USDA allocates $8M to protect farmland, watersheds in WNC

As land across Western North Carolina continues to climb in value, it becomes increasingly more difficult for farmers to keep their property from relatives and developers.

Now, thanks to the work of the Southern Appalachian Highlands Conservancy and the Blue Ridge Forever coalition, farmers will have a shot at financial incentives to help keep their land farmland.

The U.S. Department of Agricultural National Resource Conservation Service recently announced 2017 funding allocations from the 2014 Farm Bill, with an unprecedented $8 million going to WNC farmland preservation.

"The partners at Blue Ridge Forever have been in partnership for over a decade, and they have been laying this foundation for a long time," Jess Laggis, director of Blue Ridge Forever, said. "We put together a really compelling argument because Western North Carolina is full of important natural resources that are not isolated to Western North Carolina but impact the entire Southeast."

The $8 million will be allocated through agricultural conservation easements, which serve to distinguish development rights on a farm so it can never be developed or subdivided.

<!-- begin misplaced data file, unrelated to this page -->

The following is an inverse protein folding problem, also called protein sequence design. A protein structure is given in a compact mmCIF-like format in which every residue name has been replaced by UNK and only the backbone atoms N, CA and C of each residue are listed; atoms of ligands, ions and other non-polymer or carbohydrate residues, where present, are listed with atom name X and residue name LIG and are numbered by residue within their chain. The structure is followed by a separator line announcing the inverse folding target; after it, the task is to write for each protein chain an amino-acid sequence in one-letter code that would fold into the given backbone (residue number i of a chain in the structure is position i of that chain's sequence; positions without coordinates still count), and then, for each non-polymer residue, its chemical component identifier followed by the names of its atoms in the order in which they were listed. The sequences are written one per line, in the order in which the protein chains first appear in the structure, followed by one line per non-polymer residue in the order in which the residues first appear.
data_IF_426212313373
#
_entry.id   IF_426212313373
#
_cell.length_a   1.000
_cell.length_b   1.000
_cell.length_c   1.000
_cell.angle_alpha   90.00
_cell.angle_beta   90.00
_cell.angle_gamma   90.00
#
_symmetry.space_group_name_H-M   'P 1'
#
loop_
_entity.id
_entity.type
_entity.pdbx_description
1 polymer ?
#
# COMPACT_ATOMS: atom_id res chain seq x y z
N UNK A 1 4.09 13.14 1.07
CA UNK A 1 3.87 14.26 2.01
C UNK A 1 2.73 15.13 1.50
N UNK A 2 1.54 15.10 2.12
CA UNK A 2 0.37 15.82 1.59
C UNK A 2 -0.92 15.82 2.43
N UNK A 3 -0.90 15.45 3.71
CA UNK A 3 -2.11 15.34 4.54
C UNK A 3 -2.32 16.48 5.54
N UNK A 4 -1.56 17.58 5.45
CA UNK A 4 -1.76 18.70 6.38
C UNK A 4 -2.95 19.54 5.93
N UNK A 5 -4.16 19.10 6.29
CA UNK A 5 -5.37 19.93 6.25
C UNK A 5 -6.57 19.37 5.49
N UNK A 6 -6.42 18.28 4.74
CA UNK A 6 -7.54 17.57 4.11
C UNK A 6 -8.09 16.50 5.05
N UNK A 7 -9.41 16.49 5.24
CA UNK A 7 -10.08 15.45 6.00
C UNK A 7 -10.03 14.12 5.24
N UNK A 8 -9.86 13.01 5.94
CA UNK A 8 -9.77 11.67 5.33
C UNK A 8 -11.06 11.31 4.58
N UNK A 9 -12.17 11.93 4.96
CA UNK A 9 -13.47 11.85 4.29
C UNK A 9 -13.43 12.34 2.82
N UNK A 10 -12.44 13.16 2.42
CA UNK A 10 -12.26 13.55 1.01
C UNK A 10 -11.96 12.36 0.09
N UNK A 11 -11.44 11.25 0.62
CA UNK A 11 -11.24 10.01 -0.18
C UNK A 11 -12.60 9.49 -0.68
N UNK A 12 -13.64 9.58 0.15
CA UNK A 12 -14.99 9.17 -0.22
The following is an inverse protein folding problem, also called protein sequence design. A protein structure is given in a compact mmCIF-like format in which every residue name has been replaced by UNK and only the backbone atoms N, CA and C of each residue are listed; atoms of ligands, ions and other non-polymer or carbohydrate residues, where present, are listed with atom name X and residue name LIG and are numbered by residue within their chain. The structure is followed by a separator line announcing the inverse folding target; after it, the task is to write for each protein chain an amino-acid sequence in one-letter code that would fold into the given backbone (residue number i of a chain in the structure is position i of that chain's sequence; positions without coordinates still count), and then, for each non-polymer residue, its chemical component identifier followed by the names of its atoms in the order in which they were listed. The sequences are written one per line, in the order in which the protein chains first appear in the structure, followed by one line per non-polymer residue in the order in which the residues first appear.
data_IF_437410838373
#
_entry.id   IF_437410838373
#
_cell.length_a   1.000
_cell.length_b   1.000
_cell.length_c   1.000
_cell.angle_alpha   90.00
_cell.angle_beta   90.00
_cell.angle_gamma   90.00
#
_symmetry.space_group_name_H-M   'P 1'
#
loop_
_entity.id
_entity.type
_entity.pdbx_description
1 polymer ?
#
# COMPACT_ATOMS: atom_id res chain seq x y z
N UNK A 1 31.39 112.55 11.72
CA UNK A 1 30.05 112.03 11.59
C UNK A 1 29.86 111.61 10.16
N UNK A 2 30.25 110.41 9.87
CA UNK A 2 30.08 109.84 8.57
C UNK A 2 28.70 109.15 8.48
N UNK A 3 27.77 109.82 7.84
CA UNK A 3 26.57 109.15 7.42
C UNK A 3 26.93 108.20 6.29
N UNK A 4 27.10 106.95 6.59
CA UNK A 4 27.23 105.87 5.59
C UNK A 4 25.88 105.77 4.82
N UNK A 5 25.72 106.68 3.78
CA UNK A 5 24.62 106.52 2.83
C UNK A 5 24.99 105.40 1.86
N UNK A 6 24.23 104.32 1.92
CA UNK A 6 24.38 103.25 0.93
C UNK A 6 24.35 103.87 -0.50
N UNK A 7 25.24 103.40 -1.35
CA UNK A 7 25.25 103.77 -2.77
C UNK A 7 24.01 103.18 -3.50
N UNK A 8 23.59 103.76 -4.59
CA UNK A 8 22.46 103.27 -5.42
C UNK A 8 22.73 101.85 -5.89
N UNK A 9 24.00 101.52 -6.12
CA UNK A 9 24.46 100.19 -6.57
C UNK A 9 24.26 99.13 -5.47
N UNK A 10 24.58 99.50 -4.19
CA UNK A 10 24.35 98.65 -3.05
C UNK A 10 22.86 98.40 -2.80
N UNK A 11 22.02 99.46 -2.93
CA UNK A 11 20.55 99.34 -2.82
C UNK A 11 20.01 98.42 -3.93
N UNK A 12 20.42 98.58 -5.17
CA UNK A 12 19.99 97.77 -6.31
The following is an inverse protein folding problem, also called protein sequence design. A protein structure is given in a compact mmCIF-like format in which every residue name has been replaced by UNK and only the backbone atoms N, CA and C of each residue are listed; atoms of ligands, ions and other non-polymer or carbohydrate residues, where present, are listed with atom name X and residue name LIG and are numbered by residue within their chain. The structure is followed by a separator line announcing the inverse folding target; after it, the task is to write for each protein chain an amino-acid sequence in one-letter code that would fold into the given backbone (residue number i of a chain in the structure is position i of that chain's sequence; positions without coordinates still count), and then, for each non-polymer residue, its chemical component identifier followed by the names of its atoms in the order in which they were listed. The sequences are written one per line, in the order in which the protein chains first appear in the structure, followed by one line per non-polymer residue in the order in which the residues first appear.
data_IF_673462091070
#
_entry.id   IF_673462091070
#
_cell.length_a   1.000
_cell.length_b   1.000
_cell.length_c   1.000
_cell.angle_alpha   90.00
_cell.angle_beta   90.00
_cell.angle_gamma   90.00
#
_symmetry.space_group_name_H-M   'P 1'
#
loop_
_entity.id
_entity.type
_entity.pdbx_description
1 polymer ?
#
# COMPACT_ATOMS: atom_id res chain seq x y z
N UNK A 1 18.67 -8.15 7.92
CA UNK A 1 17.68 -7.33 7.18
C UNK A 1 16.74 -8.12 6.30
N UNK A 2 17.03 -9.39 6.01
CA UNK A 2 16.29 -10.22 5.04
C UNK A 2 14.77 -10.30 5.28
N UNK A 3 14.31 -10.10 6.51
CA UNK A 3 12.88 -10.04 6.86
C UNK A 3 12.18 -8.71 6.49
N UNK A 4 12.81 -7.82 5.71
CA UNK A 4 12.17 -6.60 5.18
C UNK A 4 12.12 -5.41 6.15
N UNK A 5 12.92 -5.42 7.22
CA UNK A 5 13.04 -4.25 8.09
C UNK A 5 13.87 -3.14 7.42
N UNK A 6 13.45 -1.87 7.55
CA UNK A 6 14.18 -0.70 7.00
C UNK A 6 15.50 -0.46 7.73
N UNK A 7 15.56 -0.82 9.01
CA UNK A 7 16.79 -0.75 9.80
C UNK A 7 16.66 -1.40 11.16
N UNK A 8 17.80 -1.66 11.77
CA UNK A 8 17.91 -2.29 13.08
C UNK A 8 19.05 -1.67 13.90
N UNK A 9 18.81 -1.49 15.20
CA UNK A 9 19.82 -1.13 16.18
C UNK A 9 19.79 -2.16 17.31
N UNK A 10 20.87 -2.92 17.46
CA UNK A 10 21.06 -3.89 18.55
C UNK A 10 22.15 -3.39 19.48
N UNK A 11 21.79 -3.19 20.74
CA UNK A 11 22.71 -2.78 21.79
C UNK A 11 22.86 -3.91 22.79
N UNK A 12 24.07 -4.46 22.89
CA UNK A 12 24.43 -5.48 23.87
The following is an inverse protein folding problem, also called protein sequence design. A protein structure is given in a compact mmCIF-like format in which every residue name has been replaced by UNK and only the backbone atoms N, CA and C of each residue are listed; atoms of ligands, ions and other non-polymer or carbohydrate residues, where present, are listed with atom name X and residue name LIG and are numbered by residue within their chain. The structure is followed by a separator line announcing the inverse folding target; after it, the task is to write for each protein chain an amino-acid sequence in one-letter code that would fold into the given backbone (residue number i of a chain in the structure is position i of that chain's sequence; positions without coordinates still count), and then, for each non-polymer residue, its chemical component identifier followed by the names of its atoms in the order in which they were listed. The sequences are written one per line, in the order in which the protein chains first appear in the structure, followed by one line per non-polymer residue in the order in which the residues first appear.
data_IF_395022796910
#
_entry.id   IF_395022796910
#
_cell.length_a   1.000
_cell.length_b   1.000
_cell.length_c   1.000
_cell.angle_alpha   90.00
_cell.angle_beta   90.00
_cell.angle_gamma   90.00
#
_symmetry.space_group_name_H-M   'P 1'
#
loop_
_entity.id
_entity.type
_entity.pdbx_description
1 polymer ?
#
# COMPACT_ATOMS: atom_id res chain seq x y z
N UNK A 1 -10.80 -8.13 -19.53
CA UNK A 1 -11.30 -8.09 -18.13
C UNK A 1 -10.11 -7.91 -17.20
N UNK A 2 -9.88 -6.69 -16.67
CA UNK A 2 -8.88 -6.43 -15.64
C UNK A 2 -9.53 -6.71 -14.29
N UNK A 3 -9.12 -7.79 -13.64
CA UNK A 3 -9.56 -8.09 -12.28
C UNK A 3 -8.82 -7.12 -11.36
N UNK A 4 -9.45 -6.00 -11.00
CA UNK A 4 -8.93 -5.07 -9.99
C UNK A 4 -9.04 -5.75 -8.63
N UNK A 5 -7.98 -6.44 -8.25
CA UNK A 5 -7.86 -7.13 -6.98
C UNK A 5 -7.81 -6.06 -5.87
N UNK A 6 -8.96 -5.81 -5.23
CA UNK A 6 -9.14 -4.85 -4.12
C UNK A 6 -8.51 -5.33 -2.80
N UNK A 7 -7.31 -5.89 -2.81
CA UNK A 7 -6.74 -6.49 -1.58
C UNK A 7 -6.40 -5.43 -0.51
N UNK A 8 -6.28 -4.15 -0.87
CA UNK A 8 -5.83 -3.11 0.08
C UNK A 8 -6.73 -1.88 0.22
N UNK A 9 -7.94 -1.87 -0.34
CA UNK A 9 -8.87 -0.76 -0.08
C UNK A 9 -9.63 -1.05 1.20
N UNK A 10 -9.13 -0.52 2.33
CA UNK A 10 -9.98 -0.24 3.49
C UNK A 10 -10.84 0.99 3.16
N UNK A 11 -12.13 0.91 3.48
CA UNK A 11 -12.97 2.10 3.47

"What that means is then the farmers receive the funding, the purchase price of their conservation easement, and that may help them pay taxes on the land. It may help them reinvest in farm ventures. Or it may just help buyout brothers and sisters who would otherwise need to subdivide the land," Laggis said.

Prime soils are the most productive agricultural land available, but only make up 3.6 percent of the land mass in WNC, which makes them a limited resource. These funds will help protect prime soils, ensuring food security continues for the WNC area.

The funds will also be focused on keeping drinking water quality clean.

"So were targeting farms that have a great impact on water quality. And our water in Western North Carolina is contained in nine river basins that flow out across the Southeast," Laggis said. "So this will affect the drinking water for millions of people."

The SAHC has used federal funds in the past to protect several farms across WNC, but this allocation will open up a new scale of projects. The funds will be earmarked by NRCS for allocation during the next five years.

Farmers who seek the funds will need to speak with their local land trust or soil district to develop a competitive project.


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